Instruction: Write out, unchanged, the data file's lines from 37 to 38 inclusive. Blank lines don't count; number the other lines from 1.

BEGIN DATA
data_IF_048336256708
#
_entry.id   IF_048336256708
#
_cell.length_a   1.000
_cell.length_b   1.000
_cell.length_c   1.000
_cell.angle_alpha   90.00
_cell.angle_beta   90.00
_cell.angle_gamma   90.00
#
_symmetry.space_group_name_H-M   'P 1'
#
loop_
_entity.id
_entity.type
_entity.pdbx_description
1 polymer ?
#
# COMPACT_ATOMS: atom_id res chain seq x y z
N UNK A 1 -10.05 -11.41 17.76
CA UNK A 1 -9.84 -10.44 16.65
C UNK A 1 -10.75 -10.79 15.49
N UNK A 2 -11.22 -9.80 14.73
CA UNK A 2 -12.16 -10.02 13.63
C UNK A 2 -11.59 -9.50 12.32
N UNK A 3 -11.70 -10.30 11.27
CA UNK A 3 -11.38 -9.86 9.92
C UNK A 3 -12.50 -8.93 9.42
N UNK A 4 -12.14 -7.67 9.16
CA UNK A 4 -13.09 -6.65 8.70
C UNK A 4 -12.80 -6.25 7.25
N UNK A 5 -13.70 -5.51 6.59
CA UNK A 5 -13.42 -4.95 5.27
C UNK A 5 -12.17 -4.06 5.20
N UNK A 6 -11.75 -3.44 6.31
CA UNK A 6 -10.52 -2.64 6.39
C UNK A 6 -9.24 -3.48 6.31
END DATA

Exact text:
CA UNK A 6 -10.52 -2.64 6.39
C UNK A 6 -9.24 -3.48 6.31